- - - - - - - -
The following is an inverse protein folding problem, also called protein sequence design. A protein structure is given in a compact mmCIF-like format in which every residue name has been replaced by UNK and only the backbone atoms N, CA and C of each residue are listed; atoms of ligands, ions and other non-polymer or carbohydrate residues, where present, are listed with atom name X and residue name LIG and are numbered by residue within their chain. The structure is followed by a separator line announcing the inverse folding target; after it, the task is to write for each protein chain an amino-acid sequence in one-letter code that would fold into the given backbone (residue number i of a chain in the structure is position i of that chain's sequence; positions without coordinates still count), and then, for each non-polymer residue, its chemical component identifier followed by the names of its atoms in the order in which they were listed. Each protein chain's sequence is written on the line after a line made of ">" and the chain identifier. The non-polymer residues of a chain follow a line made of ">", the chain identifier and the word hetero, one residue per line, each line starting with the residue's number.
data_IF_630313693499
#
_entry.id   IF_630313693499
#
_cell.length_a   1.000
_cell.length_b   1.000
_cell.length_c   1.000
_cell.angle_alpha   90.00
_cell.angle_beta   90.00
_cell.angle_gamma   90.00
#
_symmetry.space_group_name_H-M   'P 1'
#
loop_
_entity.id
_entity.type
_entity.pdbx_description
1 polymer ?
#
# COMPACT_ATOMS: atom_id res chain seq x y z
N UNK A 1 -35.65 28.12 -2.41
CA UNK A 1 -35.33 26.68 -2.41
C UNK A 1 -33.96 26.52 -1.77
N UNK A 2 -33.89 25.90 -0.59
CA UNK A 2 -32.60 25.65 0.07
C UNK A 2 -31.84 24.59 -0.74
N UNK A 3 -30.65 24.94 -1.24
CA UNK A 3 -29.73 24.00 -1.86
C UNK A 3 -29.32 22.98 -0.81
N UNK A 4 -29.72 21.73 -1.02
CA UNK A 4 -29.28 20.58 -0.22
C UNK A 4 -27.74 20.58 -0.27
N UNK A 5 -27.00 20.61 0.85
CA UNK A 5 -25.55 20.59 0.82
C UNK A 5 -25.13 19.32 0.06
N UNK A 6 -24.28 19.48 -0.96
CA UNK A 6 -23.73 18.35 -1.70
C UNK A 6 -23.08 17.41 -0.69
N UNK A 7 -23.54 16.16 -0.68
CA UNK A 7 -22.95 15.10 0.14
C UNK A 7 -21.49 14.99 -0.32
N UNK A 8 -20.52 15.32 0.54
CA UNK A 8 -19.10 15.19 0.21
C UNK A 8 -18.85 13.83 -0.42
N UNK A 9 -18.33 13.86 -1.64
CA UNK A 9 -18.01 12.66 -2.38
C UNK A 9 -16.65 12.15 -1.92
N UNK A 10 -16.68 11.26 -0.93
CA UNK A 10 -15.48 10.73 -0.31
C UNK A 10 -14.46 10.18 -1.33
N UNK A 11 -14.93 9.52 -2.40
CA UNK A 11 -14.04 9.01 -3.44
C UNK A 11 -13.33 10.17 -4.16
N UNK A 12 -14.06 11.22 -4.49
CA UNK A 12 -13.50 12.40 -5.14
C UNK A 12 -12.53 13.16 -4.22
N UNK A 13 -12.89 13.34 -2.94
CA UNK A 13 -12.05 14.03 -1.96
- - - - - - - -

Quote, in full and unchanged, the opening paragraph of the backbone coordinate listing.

The following is an inverse protein folding problem, also called protein sequence design. A protein structure is given in a compact mmCIF-like format in which every residue name has been replaced by UNK and only the backbone atoms N, CA and C of each residue are listed; atoms of ligands, ions and other non-polymer or carbohydrate residues, where present, are listed with atom name X and residue name LIG and are numbered by residue within their chain. The structure is followed by a separator line announcing the inverse folding target; after it, the task is to write for each protein chain an amino-acid sequence in one-letter code that would fold into the given backbone (residue number i of a chain in the structure is position i of that chain's sequence; positions without coordinates still count), and then, for each non-polymer residue, its chemical component identifier followed by the names of its atoms in the order in which they were listed. Each protein chain's sequence is written on the line after a line made of ">" and the chain identifier. The non-polymer residues of a chain follow a line made of ">", the chain identifier and the word hetero, one residue per line, each line starting with the residue's number.